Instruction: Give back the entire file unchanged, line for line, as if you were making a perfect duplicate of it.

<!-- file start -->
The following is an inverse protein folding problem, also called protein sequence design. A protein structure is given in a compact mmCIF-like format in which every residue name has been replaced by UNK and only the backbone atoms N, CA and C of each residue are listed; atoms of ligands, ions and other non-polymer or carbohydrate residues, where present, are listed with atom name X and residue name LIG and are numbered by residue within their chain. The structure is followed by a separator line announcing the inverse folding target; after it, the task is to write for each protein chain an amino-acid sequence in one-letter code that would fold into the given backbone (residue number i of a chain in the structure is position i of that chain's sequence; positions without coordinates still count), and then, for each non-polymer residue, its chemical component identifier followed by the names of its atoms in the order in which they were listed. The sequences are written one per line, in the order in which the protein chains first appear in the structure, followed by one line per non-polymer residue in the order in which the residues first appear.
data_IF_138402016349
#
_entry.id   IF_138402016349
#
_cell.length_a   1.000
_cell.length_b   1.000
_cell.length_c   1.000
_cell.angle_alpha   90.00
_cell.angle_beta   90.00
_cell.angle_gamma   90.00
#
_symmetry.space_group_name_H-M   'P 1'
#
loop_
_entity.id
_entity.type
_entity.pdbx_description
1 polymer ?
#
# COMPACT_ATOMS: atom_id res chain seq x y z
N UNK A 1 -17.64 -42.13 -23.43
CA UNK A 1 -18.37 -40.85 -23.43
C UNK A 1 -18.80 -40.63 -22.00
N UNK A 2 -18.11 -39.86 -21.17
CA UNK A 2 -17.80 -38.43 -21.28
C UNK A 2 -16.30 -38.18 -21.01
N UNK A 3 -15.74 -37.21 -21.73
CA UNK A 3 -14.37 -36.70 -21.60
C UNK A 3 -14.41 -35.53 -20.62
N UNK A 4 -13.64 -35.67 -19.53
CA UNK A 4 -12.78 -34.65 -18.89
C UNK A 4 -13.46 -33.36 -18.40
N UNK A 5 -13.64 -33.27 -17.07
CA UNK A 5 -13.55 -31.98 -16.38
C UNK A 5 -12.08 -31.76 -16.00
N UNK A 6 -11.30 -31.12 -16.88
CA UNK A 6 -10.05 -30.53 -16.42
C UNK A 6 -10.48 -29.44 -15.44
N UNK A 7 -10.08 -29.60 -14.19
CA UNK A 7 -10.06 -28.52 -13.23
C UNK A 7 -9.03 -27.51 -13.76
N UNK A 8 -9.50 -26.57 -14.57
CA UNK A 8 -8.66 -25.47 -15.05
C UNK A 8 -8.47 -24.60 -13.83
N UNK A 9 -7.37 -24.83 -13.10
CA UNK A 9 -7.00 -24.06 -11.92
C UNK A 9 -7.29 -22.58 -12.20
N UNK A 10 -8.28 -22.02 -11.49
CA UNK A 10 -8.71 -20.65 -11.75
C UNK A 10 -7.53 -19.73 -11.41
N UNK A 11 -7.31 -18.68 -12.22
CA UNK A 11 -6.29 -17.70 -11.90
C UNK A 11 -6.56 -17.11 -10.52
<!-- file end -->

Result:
The following is an inverse protein folding problem, also called protein sequence design. A protein structure is given in a compact mmCIF-like format in which every residue name has been replaced by UNK and only the backbone atoms N, CA and C of each residue are listed; atoms of ligands, ions and other non-polymer or carbohydrate residues, where present, are listed with atom name X and residue name LIG and are numbered by residue within their chain. The structure is followed by a separator line announcing the inverse folding target; after it, the task is to write for each protein chain an amino-acid sequence in one-letter code that would fold into the given backbone (residue number i of a chain in the structure is position i of that chain's sequence; positions without coordinates still count), and then, for each non-polymer residue, its chemical component identifier followed by the names of its atoms in the order in which they were listed. The sequences are written one per line, in the order in which the protein chains first appear in the structure, followed by one line per non-polymer residue in the order in which the residues first appear.
data_IF_138402016349
#
_entry.id   IF_138402016349
#
_cell.length_a   1.000
_cell.length_b   1.000
_cell.length_c   1.000
_cell.angle_alpha   90.00
_cell.angle_beta   90.00
_cell.angle_gamma   90.00
#
_symmetry.space_group_name_H-M   'P 1'
#
loop_
_entity.id
_entity.type
_entity.pdbx_description
1 polymer ?
#
# COMPACT_ATOMS: atom_id res chain seq x y z
N UNK A 1 -17.64 -42.13 -23.43
CA UNK A 1 -18.37 -40.85 -23.43
C UNK A 1 -18.80 -40.63 -22.00
N UNK A 2 -18.11 -39.86 -21.17
CA UNK A 2 -17.80 -38.43 -21.28
C UNK A 2 -16.30 -38.18 -21.01
N UNK A 3 -15.74 -37.21 -21.73
CA UNK A 3 -14.37 -36.70 -21.60
C UNK A 3 -14.41 -35.53 -20.62
N UNK A 4 -13.64 -35.67 -19.53
CA UNK A 4 -12.78 -34.65 -18.89
C UNK A 4 -13.46 -33.36 -18.40
N UNK A 5 -13.64 -33.27 -17.07
CA UNK A 5 -13.55 -31.98 -16.38
C UNK A 5 -12.08 -31.76 -16.00
N UNK A 6 -11.30 -31.12 -16.88
CA UNK A 6 -10.05 -30.53 -16.42
C UNK A 6 -10.48 -29.44 -15.44
N UNK A 7 -10.08 -29.60 -14.19
CA UNK A 7 -10.06 -28.52 -13.23
C UNK A 7 -9.03 -27.51 -13.76
N UNK A 8 -9.50 -26.57 -14.57
CA UNK A 8 -8.66 -25.47 -15.05
C UNK A 8 -8.47 -24.60 -13.83
N UNK A 9 -7.37 -24.83 -13.10
CA UNK A 9 -7.00 -24.06 -11.92
C UNK A 9 -7.29 -22.58 -12.20
N UNK A 10 -8.28 -22.02 -11.49
CA UNK A 10 -8.71 -20.65 -11.75
C UNK A 10 -7.53 -19.73 -11.41
N UNK A 11 -7.31 -18.68 -12.22
CA UNK A 11 -6.29 -17.70 -11.90
C UNK A 11 -6.56 -17.11 -10.52